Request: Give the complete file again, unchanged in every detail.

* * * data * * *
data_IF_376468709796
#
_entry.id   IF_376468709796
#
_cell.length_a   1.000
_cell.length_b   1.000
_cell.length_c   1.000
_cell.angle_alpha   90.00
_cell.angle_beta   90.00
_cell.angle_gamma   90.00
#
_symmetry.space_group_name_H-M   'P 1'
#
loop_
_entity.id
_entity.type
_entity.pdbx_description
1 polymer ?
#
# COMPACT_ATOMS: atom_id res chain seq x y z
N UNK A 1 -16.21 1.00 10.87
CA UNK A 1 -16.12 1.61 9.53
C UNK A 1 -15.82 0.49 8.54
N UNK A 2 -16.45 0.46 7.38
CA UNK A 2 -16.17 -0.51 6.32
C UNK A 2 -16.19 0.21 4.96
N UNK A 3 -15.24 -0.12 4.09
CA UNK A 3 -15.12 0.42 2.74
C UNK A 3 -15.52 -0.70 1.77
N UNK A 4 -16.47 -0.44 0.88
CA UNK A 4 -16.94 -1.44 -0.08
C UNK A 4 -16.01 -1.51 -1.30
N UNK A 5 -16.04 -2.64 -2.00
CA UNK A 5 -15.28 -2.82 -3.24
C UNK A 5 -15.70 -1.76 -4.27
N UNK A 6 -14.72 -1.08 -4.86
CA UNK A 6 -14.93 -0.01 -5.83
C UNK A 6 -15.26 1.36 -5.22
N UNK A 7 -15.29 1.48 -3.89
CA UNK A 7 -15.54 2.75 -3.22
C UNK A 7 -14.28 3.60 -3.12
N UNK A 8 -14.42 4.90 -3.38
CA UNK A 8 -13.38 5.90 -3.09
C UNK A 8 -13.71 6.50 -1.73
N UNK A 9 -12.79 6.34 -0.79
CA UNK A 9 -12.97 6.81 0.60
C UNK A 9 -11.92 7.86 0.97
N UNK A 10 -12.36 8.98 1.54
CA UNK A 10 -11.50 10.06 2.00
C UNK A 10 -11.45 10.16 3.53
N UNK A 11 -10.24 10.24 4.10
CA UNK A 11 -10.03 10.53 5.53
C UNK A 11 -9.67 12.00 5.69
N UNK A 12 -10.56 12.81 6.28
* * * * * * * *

data_IF_376468709796
#
_entry.id   IF_376468709796
#
_cell.length_a   1.000
_cell.length_b   1.000
_cell.length_c   1.000
_cell.angle_alpha   90.00
_cell.angle_beta   90.00
_cell.angle_gamma   90.00
#
_symmetry.space_group_name_H-M   'P 1'
#
loop_
_entity.id
_entity.type
_entity.pdbx_description
1 polymer ?
#
# COMPACT_ATOMS: atom_id res chain seq x y z
N UNK A 1 -16.21 1.00 10.87
CA UNK A 1 -16.12 1.61 9.53
C UNK A 1 -15.82 0.49 8.54
N UNK A 2 -16.45 0.46 7.38
CA UNK A 2 -16.17 -0.51 6.32
C UNK A 2 -16.19 0.21 4.96
N UNK A 3 -15.24 -0.12 4.09
CA UNK A 3 -15.12 0.42 2.74
C UNK A 3 -15.52 -0.70 1.77
N UNK A 4 -16.47 -0.44 0.88
CA UNK A 4 -16.94 -1.44 -0.08
C UNK A 4 -16.01 -1.51 -1.30
N UNK A 5 -16.04 -2.64 -2.00
CA UNK A 5 -15.28 -2.82 -3.24
C UNK A 5 -15.70 -1.76 -4.27
N UNK A 6 -14.72 -1.08 -4.86
CA UNK A 6 -14.93 -0.01 -5.83
C UNK A 6 -15.26 1.36 -5.22
N UNK A 7 -15.29 1.48 -3.89
CA UNK A 7 -15.54 2.75 -3.22
C UNK A 7 -14.28 3.60 -3.12
N UNK A 8 -14.42 4.90 -3.38
CA UNK A 8 -13.38 5.90 -3.09
C UNK A 8 -13.71 6.50 -1.73
N UNK A 9 -12.79 6.34 -0.79
CA UNK A 9 -12.97 6.81 0.60
C UNK A 9 -11.92 7.86 0.97
N UNK A 10 -12.36 8.98 1.54
CA UNK A 10 -11.50 10.06 2.00
C UNK A 10 -11.45 10.16 3.53
N UNK A 11 -10.24 10.24 4.10
CA UNK A 11 -10.03 10.53 5.53
C UNK A 11 -9.67 12.00 5.69
N UNK A 12 -10.56 12.81 6.28